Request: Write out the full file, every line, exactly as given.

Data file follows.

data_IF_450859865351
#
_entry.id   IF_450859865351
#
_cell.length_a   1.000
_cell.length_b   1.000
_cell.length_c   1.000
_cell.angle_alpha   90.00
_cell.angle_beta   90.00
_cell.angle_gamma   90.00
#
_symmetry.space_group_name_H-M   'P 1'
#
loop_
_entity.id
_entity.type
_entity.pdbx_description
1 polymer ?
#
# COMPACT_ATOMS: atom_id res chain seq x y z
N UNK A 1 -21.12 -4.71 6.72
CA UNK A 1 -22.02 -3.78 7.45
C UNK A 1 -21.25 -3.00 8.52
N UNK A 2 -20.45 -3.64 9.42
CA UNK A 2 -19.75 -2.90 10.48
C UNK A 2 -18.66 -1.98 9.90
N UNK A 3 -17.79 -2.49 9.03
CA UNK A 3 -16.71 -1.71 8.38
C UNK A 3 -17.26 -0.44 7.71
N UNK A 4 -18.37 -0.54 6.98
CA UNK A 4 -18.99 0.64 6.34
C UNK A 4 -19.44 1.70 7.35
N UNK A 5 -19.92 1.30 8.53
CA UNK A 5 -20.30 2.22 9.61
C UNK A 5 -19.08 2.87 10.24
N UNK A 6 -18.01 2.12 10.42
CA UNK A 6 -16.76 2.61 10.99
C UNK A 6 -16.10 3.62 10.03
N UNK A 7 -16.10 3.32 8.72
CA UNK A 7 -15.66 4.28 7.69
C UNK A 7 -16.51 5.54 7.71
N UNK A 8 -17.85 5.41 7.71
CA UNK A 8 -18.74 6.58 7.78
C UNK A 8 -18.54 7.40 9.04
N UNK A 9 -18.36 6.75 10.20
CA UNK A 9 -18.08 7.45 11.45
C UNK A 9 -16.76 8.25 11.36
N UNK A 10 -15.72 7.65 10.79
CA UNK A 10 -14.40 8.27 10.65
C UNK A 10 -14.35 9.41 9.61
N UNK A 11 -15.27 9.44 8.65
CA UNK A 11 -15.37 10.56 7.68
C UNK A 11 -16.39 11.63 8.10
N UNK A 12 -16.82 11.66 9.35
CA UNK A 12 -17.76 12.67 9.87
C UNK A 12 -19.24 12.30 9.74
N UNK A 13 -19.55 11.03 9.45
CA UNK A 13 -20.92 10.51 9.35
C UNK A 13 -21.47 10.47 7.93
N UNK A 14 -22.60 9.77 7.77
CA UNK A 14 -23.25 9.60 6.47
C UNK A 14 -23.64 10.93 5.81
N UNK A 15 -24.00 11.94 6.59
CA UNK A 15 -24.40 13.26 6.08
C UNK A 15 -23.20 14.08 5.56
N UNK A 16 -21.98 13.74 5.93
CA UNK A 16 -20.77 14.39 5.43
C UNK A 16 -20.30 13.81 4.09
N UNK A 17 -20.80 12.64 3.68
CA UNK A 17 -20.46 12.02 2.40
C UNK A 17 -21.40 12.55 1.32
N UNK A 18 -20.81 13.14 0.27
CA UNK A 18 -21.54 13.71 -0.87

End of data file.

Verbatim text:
data_IF_450859865351
#
_entry.id   IF_450859865351
#
_cell.length_a   1.000
_cell.length_b   1.000
_cell.length_c   1.000
_cell.angle_alpha   90.00
_cell.angle_beta   90.00
_cell.angle_gamma   90.00
#
_symmetry.space_group_name_H-M   'P 1'
#
loop_
_entity.id
_entity.type
_entity.pdbx_description
1 polymer ?
#
# COMPACT_ATOMS: atom_id res chain seq x y z
N UNK A 1 -21.12 -4.71 6.72
CA UNK A 1 -22.02 -3.78 7.45
C UNK A 1 -21.25 -3.00 8.52
N UNK A 2 -20.45 -3.64 9.42
CA UNK A 2 -19.75 -2.90 10.48
C UNK A 2 -18.66 -1.98 9.90
N UNK A 3 -17.79 -2.49 9.03
CA UNK A 3 -16.71 -1.71 8.38
C UNK A 3 -17.26 -0.44 7.71
N UNK A 4 -18.37 -0.54 6.98
CA UNK A 4 -18.99 0.64 6.34
C UNK A 4 -19.44 1.70 7.35
N UNK A 5 -19.92 1.30 8.53
CA UNK A 5 -20.30 2.22 9.61
C UNK A 5 -19.08 2.87 10.24
N UNK A 6 -18.01 2.12 10.42
CA UNK A 6 -16.76 2.61 10.99
C UNK A 6 -16.10 3.62 10.03
N UNK A 7 -16.10 3.32 8.72
CA UNK A 7 -15.66 4.28 7.69
C UNK A 7 -16.51 5.54 7.71
N UNK A 8 -17.85 5.41 7.71
CA UNK A 8 -18.74 6.58 7.78
C UNK A 8 -18.54 7.40 9.04
N UNK A 9 -18.36 6.75 10.20
CA UNK A 9 -18.08 7.45 11.45
C UNK A 9 -16.76 8.25 11.36
N UNK A 10 -15.72 7.65 10.79
CA UNK A 10 -14.40 8.27 10.65
C UNK A 10 -14.35 9.41 9.61
N UNK A 11 -15.27 9.44 8.65
CA UNK A 11 -15.37 10.56 7.68
C UNK A 11 -16.39 11.63 8.10
N UNK A 12 -16.82 11.66 9.35
CA UNK A 12 -17.76 12.67 9.87
C UNK A 12 -19.24 12.30 9.74
N UNK A 13 -19.55 11.03 9.45
CA UNK A 13 -20.92 10.51 9.35
C UNK A 13 -21.47 10.47 7.93
N UNK A 14 -22.60 9.77 7.77
CA UNK A 14 -23.25 9.60 6.47
C UNK A 14 -23.64 10.93 5.81
N UNK A 15 -24.00 11.94 6.59
CA UNK A 15 -24.40 13.26 6.08
C UNK A 15 -23.20 14.08 5.56
N UNK A 16 -21.98 13.74 5.93
CA UNK A 16 -20.77 14.39 5.43
C UNK A 16 -20.30 13.81 4.09
N UNK A 17 -20.80 12.64 3.68
CA UNK A 17 -20.46 12.02 2.40
C UNK A 17 -21.40 12.55 1.32
N UNK A 18 -20.81 13.14 0.27
CA UNK A 18 -21.54 13.71 -0.87